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Advancing Science for Global Health
Advancing Science for Global Health
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IOM Examines U.S. Commitment to Global Health

March - April, 2008  |  Volume 7, Issue 2

Why should the U.S. make a deeper commitment to global health? An Institute of Medicine (IOM) committee has begun a 14-month examination of the issue and will produce a report next spring. The IOM intends the study to be a broader and more complete exploration of the subject than its 1997 analysis, America’s Vital Interest in Global Health. The committee plans to release a brief outline of its new vision for U.S. involvement in global health this December, to provide guidance to the incoming administration.

photo of the cover of America's Vital Interest in Global Health report

NIH Director Dr. Elias A. Zerhouni and Fogarty Director Dr. Roger I. Glass made presentations to the committee at its first meeting on March 24. Both stressed the importance of building local research capacity to the long-term success of American-supported health efforts overseas. “If you don’t have the troops, you don’t have a battle plan,” suggested Dr. Zerhouni. “Everything else comes from this.”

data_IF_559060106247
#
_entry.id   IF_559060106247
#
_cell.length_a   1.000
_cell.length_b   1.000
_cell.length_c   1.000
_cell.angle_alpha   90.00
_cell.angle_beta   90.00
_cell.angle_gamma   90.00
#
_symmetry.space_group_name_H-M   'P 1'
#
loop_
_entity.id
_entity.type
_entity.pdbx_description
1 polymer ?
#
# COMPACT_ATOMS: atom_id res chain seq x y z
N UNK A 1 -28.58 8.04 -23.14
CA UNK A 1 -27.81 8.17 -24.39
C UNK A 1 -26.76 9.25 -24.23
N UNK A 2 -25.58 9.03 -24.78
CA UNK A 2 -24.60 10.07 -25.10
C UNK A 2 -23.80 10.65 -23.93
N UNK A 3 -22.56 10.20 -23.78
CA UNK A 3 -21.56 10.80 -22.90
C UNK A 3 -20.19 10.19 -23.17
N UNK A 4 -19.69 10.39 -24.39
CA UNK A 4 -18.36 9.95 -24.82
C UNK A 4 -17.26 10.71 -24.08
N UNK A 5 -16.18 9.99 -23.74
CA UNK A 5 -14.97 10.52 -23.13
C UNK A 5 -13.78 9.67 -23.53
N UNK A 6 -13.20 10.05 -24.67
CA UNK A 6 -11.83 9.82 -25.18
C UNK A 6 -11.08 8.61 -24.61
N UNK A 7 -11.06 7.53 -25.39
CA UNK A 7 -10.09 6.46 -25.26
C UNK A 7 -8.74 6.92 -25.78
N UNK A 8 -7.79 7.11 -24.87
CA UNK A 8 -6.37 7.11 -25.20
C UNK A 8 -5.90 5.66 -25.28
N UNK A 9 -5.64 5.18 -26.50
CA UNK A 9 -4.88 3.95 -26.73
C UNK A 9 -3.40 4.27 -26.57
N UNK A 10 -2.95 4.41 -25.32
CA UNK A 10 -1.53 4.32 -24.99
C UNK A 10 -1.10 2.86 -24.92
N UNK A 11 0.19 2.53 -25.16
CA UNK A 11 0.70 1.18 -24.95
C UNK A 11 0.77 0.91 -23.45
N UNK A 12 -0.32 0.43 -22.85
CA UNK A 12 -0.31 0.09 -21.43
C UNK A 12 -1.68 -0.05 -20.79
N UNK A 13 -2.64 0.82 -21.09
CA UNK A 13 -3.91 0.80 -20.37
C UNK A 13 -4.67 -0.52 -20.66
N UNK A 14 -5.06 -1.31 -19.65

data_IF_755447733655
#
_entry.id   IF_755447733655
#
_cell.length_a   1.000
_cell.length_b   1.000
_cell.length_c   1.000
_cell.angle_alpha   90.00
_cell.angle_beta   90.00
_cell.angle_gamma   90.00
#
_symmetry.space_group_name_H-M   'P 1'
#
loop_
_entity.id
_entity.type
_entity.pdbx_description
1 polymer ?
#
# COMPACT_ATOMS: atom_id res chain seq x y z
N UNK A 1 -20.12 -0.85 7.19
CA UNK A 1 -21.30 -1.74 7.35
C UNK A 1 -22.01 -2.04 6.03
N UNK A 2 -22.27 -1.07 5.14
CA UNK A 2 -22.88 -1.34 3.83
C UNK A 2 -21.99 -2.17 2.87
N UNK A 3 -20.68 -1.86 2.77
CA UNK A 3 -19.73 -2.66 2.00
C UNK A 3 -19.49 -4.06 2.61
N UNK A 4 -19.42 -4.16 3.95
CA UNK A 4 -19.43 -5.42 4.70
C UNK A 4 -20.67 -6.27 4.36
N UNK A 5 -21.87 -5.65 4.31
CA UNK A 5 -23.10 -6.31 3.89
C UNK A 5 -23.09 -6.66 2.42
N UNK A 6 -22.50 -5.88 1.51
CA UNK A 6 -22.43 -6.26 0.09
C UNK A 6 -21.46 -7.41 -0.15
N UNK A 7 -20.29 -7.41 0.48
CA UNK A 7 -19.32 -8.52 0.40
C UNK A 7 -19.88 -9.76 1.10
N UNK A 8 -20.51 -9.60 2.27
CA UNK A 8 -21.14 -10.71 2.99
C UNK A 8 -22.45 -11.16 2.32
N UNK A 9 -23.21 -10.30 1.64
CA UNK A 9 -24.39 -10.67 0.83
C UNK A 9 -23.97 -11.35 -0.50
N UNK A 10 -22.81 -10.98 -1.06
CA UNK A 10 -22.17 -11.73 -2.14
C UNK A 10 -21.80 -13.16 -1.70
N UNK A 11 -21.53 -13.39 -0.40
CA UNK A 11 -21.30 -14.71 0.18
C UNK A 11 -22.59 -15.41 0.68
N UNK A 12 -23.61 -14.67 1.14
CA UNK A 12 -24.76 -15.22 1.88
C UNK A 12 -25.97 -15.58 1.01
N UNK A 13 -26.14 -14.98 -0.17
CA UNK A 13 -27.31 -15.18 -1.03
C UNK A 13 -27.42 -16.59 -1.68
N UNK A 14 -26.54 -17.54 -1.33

With large amounts of public and private funding have been directed to global health initiatives, Dr. Glass asked the committee to consider offering advice on how it could be spent wisely. “How can we leverage this money…creatively to ensure sustainable and enduring outcomes, and move these from assistance programs alone to programs that really lead to sustainability and to long-term partnerships?"

The committee’s final report will address the case for a deeper commitment to global health by the U.S., and communicate specific recommendations pertaining to government, academia, research and diplomatic communities, the private sector and foundations.

The study is being funded by 17 components of the NIH, in addition to the CDC, the State Department, Homeland Security and a number of private foundations.

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